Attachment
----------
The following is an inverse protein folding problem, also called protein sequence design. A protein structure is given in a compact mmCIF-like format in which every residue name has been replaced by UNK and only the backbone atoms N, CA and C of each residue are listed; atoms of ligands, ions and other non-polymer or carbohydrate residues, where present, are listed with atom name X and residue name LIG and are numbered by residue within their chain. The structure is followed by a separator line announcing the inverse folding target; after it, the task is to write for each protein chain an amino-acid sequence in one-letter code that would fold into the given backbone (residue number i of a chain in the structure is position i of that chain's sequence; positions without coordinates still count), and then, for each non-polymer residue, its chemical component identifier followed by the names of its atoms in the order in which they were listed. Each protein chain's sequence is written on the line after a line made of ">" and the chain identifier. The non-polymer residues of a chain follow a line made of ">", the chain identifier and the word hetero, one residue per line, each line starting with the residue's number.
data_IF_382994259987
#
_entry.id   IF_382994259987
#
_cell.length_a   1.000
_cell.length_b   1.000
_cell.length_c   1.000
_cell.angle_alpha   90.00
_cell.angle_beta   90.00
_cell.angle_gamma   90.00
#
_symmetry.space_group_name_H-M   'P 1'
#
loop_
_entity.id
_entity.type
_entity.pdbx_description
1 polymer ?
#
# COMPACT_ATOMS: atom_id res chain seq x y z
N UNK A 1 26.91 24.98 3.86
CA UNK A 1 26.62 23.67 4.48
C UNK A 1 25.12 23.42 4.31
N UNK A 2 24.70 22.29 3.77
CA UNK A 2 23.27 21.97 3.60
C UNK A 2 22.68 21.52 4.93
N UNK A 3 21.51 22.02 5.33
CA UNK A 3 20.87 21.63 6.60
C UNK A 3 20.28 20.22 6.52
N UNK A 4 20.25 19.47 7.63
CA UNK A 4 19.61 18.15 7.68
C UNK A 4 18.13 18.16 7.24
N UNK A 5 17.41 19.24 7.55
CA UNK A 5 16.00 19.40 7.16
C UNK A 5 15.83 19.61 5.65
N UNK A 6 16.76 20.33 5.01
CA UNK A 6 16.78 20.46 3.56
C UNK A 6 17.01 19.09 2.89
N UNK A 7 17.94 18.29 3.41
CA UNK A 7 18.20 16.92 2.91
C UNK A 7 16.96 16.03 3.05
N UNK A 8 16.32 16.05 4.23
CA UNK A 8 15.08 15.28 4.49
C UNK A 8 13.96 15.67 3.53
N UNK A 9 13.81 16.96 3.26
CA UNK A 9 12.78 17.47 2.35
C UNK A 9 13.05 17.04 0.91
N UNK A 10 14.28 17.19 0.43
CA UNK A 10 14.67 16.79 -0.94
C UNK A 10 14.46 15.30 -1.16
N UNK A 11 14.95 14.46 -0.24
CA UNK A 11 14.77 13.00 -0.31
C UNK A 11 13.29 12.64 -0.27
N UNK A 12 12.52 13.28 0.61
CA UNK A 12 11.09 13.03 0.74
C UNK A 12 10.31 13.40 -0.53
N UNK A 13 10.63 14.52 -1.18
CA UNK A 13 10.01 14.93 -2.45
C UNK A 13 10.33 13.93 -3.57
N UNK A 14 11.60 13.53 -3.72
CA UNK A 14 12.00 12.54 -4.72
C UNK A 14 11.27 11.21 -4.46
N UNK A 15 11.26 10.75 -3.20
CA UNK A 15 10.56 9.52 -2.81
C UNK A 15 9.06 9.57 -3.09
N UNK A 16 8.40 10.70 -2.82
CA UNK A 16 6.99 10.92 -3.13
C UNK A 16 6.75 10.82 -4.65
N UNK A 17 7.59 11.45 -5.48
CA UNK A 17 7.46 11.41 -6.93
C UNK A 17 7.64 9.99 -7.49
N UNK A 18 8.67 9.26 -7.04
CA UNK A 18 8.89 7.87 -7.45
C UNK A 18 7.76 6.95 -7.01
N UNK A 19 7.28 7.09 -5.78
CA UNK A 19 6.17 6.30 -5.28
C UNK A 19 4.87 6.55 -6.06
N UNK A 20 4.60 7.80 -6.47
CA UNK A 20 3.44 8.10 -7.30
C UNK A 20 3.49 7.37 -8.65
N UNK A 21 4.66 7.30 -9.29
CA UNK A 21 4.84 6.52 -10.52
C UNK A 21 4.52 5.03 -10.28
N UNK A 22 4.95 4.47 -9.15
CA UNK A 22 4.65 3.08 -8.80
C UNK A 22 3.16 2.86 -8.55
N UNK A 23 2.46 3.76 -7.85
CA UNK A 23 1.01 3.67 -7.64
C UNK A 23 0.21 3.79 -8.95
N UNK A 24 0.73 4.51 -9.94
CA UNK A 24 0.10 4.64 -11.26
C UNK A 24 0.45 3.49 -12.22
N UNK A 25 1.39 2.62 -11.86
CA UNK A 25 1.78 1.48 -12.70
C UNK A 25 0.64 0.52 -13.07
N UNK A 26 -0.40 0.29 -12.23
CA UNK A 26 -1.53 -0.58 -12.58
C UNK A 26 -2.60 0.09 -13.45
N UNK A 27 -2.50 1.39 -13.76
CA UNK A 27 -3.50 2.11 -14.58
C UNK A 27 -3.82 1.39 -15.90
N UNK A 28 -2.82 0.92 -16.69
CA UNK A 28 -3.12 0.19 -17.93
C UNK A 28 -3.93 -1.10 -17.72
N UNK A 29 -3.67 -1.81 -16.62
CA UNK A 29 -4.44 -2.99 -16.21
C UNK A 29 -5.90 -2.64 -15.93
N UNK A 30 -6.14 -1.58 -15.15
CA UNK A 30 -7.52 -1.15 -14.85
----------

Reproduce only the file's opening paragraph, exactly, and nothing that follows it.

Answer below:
The following is an inverse protein folding problem, also called protein sequence design. A protein structure is given in a compact mmCIF-like format in which every residue name has been replaced by UNK and only the backbone atoms N, CA and C of each residue are listed; atoms of ligands, ions and other non-polymer or carbohydrate residues, where present, are listed with atom name X and residue name LIG and are numbered by residue within their chain. The structure is followed by a separator line announcing the inverse folding target; after it, the task is to write for each protein chain an amino-acid sequence in one-letter code that would fold into the given backbone (residue number i of a chain in the structure is position i of that chain's sequence; positions without coordinates still count), and then, for each non-polymer residue, its chemical component identifier followed by the names of its atoms in the order in which they were listed. Each protein chain's sequence is written on the line after a line made of ">" and the chain identifier. The non-polymer residues of a chain follow a line made of ">", the chain identifier and the word hetero, one residue per line, each line starting with the residue's number.